Logo Logo
Help
Contact
Switch Language to German
Schinner, Camilla; Erber, Bernd M.; Yeruva, Sunil; Waschke, Jens (2019): Regulation of cardiac myocyte cohesion and gap junctions via desmosomal adhesion. In: Acta Physiologica, Vol. 226, No. 2, UNSP e13242
Full text not available from 'Open Access LMU'.

Abstract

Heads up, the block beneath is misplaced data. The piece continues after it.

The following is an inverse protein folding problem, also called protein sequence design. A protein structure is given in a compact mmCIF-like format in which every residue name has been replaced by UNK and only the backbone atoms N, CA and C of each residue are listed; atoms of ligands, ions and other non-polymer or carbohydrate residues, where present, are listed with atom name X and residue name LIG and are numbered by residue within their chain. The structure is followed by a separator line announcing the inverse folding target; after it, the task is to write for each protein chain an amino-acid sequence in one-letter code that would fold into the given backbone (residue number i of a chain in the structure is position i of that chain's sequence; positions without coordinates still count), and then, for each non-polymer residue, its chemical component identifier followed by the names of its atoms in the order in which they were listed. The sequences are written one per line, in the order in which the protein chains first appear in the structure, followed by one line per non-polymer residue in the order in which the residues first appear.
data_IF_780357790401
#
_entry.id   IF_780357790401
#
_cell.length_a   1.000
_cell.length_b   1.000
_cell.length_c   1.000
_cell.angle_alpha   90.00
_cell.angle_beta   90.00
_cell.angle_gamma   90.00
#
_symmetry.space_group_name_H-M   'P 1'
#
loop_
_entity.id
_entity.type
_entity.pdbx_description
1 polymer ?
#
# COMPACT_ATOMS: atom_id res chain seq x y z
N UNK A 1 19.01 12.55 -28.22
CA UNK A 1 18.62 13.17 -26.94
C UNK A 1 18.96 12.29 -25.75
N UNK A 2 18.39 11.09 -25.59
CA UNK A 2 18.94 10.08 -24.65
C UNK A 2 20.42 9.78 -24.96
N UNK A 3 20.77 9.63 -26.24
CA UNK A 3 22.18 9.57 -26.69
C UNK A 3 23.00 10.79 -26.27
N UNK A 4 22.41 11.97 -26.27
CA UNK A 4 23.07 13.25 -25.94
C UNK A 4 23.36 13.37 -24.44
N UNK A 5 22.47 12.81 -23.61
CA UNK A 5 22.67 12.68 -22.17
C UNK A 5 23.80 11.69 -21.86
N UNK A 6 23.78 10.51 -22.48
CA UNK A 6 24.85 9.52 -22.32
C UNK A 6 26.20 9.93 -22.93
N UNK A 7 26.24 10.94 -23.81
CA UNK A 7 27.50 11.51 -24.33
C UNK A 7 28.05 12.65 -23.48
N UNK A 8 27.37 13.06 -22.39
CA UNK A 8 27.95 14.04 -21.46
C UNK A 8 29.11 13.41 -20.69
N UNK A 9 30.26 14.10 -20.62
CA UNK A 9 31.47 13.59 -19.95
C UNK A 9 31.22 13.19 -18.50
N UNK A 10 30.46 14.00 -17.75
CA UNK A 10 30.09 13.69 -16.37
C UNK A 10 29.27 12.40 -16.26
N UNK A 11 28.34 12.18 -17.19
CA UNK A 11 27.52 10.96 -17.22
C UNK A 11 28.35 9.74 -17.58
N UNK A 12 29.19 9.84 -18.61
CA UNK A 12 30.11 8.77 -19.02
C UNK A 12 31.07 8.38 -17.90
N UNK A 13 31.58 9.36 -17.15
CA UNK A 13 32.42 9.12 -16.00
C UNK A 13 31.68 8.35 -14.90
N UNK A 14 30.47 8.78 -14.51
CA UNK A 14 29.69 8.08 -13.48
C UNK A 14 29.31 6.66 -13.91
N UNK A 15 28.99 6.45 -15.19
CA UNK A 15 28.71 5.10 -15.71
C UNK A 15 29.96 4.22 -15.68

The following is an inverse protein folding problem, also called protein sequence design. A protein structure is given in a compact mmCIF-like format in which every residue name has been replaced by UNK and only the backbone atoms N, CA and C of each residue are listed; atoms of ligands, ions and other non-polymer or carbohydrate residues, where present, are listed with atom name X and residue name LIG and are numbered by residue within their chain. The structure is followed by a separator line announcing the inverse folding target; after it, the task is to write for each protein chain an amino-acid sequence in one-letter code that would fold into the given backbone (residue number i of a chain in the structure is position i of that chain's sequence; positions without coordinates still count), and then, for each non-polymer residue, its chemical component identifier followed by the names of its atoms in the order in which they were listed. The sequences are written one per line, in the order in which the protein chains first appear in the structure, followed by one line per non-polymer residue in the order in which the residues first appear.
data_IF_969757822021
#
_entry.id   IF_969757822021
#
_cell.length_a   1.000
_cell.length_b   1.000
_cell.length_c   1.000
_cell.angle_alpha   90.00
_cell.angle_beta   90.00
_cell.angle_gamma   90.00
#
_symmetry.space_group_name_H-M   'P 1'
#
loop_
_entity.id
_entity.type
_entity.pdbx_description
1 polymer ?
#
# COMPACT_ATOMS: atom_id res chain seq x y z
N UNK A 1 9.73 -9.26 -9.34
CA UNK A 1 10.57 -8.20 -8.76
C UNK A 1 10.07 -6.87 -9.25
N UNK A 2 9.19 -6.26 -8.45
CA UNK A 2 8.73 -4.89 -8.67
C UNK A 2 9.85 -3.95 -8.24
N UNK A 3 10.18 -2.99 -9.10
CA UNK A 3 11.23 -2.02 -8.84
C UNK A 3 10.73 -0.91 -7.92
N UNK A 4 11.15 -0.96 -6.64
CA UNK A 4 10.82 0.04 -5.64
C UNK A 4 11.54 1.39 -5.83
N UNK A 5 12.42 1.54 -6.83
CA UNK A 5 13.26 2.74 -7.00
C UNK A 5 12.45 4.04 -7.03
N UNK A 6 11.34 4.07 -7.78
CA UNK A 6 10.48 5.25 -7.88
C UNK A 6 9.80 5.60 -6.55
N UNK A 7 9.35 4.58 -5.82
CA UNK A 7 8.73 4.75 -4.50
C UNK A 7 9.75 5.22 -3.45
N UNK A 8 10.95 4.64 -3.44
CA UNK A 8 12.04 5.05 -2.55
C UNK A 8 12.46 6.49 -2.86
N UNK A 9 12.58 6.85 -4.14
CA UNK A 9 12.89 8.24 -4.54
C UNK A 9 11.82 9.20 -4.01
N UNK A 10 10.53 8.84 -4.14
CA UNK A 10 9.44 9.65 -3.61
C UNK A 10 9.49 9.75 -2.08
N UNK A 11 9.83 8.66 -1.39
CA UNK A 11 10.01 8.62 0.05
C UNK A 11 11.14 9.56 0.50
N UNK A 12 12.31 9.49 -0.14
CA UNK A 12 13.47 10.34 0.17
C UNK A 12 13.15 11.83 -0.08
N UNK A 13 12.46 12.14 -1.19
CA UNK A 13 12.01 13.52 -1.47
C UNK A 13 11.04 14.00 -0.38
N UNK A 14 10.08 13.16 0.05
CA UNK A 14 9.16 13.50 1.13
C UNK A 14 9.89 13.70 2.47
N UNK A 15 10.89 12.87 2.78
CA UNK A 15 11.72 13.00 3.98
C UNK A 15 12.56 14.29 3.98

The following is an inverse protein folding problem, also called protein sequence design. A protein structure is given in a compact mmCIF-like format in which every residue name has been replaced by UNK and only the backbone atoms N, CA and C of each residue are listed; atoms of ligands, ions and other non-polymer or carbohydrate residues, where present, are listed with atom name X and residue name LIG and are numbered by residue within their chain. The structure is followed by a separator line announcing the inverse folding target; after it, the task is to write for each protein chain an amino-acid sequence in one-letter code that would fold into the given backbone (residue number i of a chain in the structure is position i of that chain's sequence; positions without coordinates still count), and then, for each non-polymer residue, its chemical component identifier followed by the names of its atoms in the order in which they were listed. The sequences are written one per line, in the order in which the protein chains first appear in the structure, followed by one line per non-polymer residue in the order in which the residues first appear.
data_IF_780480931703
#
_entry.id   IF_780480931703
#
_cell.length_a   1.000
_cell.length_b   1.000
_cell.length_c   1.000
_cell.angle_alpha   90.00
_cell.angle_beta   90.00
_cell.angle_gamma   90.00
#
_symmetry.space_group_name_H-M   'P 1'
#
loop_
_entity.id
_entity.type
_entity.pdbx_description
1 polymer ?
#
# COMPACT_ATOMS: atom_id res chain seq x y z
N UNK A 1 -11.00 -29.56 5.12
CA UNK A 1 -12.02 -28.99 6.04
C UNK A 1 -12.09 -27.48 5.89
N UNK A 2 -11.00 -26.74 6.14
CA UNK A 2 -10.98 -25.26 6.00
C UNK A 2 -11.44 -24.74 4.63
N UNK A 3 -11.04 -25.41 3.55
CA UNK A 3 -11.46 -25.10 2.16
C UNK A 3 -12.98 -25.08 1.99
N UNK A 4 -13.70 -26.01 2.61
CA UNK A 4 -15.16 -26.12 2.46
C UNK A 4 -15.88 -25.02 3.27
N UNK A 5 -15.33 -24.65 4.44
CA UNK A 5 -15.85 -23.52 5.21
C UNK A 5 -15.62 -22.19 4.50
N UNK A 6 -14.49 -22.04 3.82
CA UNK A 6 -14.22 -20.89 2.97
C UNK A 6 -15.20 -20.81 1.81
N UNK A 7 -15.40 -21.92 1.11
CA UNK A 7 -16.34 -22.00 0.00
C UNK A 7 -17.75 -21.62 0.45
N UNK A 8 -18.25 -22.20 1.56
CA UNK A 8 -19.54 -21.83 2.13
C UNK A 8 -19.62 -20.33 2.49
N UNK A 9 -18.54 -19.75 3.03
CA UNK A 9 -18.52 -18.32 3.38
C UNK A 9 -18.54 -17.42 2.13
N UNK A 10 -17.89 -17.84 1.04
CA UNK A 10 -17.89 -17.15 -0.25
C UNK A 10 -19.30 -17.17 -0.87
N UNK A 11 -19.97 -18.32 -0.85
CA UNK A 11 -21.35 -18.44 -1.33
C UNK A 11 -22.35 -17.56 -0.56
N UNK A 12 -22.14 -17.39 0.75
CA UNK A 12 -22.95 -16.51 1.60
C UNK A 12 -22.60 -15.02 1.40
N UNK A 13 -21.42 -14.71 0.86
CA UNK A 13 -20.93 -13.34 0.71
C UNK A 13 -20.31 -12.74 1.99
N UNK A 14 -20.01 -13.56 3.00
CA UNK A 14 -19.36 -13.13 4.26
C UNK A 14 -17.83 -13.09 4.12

AimsMutations in desmosomal proteins can induce arrhythmogenic cardiomyopathy with life-threatening arrhythmia. Previous data demonstrated adrenergic signalling to be important to regulate desmosomal cohesion in cardiac myocytes. Here, we investigated how signalling pathways including adrenergic signalling, PKC and SERCA regulate desmosomal adhesion and how this controls gap junctions (GJs) in cardiac myocytes. MethodsImmunostaining, Western blot, dissociation assay and multi-electrode array were applied in HL-1 cardiac myocytes to evaluate localization, expression and function of desmosomal and GJ components. cAMP levels were determined by ELISA. ResultsActivation of PKC by PMA or adrenergic signalling increased cell cohesion and desmoglein-2 and desmoplakin localization at cell-cell junctions, whereas tryptophan (Trp) treatment to inhibit cadherin binding or inhibition of SERCA by thapsigargin reduced cell cohesion, while cAMP elevation rescued this effect. Despite no changes in protein expression, accumulation of GJ protein connexin-43 was detectable at cell-cell contacts in parallel to increased cohesion. Disruption of cell cohesion by Trp, PMA or thapsigargin impaired conduction of excitation comparable to GJ inhibition. cAMP elevation was effective to improve arrhythmia after Trp treatment. Weakened cell cohesion by Trp or depletion of desmoglein-2 or plakoglobin blocked signalling via the 1-adrenergic receptor. Moreover, silencing of desmosomal proteins increased arrhythmia and reduced conduction velocity, which were rescued by cAMP elevation. ConclusionThese data demonstrate the interplay of GJs, desmosomes and the 1-adrenergic receptor with regulation of their function by cell cohesion, adrenergic and PKC signalling or SERCA inhibition. These results support the identification of new targets to treat arrhythmogenic cardiomyopathy.